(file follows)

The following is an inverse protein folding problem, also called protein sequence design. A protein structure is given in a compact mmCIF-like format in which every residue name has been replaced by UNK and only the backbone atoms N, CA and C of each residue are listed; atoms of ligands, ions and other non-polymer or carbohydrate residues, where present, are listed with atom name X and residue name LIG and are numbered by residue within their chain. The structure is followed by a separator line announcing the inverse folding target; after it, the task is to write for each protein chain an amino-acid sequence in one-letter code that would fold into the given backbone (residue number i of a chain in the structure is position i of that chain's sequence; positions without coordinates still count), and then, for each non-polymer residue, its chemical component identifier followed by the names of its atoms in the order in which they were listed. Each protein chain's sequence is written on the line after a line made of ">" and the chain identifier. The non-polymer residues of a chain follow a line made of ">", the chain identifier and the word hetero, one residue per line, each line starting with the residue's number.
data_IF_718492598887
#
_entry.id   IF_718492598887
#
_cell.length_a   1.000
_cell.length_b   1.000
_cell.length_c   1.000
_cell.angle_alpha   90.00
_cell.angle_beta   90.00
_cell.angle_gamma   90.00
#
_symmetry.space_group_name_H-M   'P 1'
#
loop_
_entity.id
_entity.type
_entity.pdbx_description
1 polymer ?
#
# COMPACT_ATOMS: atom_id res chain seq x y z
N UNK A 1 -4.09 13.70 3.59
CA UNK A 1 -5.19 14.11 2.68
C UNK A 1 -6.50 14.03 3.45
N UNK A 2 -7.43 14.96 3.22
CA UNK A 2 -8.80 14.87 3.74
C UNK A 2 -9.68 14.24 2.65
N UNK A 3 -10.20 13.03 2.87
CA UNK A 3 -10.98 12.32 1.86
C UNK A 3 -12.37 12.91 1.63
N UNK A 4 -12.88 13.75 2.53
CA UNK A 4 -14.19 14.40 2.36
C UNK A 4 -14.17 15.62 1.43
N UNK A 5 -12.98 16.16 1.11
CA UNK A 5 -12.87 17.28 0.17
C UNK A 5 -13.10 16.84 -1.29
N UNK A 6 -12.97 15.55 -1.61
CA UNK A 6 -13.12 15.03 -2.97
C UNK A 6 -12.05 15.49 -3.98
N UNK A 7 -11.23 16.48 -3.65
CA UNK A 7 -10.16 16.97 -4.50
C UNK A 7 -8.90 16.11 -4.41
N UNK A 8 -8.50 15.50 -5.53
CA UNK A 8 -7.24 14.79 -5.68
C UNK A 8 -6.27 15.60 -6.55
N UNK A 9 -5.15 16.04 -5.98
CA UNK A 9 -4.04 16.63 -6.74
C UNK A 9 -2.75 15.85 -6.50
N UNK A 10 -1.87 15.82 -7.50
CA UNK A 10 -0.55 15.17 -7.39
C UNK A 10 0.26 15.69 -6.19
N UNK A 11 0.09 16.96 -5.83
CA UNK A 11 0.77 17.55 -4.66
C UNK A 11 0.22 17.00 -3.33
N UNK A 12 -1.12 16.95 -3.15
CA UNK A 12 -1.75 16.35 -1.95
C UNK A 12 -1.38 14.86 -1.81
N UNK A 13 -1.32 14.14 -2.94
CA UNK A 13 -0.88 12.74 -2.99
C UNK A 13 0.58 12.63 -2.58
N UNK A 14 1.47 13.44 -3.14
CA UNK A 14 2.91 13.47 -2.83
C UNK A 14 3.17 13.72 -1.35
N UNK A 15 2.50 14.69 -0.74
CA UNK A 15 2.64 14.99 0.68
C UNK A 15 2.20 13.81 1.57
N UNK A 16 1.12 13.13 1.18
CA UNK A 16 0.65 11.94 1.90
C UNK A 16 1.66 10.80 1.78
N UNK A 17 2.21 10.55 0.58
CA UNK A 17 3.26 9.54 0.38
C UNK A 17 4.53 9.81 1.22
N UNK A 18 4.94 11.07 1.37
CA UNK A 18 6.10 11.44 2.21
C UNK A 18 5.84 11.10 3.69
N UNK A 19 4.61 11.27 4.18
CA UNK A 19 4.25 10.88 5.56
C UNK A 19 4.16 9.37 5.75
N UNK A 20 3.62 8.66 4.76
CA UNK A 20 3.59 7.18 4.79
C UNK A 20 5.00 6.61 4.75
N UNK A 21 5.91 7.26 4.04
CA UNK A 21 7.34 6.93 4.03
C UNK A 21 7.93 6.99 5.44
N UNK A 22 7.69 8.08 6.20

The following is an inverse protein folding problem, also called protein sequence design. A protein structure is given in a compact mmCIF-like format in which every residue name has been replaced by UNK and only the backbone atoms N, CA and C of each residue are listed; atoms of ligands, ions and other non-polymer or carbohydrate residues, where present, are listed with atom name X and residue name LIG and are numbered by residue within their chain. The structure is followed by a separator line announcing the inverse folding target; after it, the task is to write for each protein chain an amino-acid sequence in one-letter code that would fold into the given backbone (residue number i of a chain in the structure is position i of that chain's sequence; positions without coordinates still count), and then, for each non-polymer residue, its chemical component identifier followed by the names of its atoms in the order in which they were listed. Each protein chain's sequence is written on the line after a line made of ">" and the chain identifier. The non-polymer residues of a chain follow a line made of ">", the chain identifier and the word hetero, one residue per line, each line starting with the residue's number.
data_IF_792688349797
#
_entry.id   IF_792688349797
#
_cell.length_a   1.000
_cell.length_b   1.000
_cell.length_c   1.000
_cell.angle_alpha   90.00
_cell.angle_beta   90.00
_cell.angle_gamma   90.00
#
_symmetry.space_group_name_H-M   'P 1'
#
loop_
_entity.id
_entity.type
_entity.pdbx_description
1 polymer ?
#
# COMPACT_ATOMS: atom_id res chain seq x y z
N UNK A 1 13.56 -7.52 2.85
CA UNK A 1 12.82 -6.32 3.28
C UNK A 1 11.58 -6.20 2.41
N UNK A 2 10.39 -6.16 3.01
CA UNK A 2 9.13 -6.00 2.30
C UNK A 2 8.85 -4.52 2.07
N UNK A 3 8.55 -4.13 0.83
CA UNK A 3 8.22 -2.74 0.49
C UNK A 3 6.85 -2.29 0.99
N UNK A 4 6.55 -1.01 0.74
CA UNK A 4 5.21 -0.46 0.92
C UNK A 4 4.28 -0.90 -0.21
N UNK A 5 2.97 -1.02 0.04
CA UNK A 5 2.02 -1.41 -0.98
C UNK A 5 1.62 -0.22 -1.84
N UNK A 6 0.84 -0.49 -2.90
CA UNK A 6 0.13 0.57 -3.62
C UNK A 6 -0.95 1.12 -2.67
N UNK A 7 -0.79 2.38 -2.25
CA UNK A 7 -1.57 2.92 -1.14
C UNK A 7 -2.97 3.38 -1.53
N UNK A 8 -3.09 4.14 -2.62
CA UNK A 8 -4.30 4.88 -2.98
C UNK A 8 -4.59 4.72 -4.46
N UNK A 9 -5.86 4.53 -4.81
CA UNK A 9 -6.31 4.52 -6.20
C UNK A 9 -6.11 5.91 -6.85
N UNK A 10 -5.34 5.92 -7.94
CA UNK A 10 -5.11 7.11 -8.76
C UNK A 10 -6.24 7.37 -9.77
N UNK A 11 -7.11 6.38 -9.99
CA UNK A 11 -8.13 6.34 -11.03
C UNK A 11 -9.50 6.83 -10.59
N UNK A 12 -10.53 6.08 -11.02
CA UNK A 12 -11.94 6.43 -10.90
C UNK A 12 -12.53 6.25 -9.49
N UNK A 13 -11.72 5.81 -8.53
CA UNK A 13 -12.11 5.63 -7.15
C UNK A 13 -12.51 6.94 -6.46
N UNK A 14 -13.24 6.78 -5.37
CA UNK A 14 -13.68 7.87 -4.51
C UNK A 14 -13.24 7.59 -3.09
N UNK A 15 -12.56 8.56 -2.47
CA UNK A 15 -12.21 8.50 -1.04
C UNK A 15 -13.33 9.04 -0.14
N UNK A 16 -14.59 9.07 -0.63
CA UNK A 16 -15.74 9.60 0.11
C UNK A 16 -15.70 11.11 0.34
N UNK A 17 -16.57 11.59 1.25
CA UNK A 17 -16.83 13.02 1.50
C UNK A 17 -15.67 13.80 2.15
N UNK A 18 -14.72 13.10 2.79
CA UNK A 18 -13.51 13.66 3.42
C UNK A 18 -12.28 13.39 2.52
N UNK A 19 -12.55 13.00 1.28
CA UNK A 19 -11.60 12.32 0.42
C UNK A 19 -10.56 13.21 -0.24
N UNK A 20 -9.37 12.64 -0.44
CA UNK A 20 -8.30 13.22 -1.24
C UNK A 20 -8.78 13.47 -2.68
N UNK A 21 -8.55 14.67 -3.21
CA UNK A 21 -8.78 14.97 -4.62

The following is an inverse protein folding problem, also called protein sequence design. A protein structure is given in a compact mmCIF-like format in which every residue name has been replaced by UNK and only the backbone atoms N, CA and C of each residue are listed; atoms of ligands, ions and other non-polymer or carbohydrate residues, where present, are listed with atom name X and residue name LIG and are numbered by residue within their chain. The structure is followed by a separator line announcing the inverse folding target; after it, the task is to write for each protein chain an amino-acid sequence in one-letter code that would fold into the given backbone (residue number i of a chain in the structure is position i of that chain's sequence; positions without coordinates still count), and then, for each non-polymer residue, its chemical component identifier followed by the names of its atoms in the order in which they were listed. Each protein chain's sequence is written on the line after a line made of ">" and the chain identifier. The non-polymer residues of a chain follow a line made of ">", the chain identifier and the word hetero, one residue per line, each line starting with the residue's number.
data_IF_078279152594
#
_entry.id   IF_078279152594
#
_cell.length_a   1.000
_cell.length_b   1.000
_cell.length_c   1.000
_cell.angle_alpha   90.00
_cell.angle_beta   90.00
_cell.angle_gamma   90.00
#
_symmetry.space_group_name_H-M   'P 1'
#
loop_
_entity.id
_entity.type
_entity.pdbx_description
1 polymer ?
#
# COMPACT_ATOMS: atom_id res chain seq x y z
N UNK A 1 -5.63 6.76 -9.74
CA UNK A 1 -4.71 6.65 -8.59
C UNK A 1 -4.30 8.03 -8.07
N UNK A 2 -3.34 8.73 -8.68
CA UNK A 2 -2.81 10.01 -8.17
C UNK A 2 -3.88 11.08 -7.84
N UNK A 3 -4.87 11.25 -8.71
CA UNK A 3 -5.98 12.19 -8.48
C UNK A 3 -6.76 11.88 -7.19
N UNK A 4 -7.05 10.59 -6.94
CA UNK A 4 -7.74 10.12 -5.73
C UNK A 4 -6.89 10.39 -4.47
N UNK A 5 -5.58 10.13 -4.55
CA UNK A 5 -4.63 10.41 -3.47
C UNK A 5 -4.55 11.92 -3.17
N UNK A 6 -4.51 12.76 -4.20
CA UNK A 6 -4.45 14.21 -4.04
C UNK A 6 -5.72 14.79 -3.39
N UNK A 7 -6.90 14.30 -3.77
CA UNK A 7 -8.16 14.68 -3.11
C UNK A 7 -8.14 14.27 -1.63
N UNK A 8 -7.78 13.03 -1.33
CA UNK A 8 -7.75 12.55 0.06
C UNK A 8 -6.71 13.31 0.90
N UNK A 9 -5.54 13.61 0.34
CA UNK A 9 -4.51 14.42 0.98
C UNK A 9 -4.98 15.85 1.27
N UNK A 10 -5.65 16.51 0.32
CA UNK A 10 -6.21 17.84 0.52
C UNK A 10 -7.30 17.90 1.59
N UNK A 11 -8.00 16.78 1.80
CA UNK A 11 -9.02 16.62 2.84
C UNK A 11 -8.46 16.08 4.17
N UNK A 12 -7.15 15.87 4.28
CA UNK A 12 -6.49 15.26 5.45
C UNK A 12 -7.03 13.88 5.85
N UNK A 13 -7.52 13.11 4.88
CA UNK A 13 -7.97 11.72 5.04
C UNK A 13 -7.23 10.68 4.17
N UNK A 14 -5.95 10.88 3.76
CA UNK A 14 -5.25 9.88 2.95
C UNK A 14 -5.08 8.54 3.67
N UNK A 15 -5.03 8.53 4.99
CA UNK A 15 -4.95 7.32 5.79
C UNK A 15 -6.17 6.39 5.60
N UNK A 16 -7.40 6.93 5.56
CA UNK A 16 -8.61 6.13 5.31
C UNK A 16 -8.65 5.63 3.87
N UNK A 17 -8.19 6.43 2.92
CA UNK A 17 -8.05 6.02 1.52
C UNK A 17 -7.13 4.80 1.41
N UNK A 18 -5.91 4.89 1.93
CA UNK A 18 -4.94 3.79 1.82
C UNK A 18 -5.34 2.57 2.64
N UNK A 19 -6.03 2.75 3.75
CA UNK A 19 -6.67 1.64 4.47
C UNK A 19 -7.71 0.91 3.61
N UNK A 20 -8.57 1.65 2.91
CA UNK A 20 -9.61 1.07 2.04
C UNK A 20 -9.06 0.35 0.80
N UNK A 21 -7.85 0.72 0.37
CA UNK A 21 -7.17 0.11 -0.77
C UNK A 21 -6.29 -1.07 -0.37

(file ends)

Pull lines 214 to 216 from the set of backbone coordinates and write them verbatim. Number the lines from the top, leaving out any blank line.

N UNK A 9 -5.54 13.61 0.34
CA UNK A 9 -4.51 14.42 0.98
C UNK A 9 -4.98 15.85 1.27